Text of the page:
Key Questions

1. Can student surveys about social-emotional development and school climate reveal which high schools best support social-emotional development?

2. Does attending a school that supports social-emotional development improve students’ long-term outcomes?


This study examines results from a detailed annual survey about social-emotional development and school climate administered to students in the Chicago Public Schools. Through value-added analysis, the authors identify individual high schools’ impacts on ninth-grade students’ social-emotional development and test scores. They then trace the effects of attending a school that excels along each of these dimensions on short-term outcomes, such as absenteeism and school-based arrests, as well as on longer-term outcomes, like high-school graduation and college enrollment.

Analysis confirms that some schools are better at supporting students’ social-emotional development than others. But these effects are not all the same. School effects cluster in two domains, social well-being and work habits, and some schools are better at one than at the other.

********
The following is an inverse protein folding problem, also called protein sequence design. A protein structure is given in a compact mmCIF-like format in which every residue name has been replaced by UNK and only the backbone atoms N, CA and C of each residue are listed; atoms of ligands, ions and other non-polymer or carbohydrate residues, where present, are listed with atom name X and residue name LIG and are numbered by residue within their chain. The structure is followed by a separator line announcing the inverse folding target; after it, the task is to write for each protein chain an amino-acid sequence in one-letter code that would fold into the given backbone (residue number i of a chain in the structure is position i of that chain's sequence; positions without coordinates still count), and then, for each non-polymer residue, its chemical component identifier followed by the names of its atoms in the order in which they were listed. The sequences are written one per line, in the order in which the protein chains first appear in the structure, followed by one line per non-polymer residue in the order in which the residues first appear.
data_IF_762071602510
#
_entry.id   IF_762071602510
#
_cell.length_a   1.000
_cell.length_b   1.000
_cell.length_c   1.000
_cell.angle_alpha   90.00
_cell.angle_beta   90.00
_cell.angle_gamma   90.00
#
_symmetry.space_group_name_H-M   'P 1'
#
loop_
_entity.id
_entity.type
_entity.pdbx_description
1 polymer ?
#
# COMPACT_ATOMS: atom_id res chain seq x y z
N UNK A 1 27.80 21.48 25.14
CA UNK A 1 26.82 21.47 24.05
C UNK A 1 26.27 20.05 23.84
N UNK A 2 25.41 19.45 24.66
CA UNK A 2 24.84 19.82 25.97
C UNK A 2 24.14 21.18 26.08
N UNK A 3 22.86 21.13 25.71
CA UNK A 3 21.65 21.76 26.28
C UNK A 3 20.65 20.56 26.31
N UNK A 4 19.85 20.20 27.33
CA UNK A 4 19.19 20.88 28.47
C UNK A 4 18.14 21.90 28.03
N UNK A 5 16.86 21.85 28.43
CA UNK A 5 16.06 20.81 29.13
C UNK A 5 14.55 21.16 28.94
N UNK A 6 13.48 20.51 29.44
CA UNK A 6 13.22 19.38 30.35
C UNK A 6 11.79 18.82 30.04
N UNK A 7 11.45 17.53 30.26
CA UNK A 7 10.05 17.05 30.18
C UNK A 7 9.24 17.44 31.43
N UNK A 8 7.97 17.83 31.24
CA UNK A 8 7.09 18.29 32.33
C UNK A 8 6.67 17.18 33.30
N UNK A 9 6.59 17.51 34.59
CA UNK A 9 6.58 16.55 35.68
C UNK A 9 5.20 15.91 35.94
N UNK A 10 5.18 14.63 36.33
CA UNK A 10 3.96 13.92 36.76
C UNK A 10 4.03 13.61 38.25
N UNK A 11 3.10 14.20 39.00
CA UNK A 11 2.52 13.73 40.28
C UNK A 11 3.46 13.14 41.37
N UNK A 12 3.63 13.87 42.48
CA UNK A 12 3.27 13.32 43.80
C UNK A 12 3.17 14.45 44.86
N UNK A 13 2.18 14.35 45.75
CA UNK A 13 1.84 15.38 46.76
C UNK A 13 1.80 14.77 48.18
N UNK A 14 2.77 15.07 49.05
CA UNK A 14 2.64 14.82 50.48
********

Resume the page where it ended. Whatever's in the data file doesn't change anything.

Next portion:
Results show that students’ own assessments of their social well-being and work habits provide valuable information about their development. They also show that these surveys can be used alongside traditional indicators like test scores to provide a more complete picture of how schools prepare students for the future. This analysis represents an important early step toward understanding how schools influence the social-emotional development of adolescents, how that can be measured, and how this can be useful for policy.

Key Findings

  • Compared to test-score value-added, measures of social-emotional value-added are nearly as predictive of a high school’s impact on test scores. This suggests that fostering social-emotional development may be foundational to academic success.
  • Schools with strong social-emotional value-added help students stay on track and miss school less often in ninth grade. This indicates that students have stronger ties to school, which may help explain positive effects on graduation and college enrollment.
  • Attending a high school with higher value-added to social-emotional development increases students’ likelihood of graduating and enrolling in a four-year college.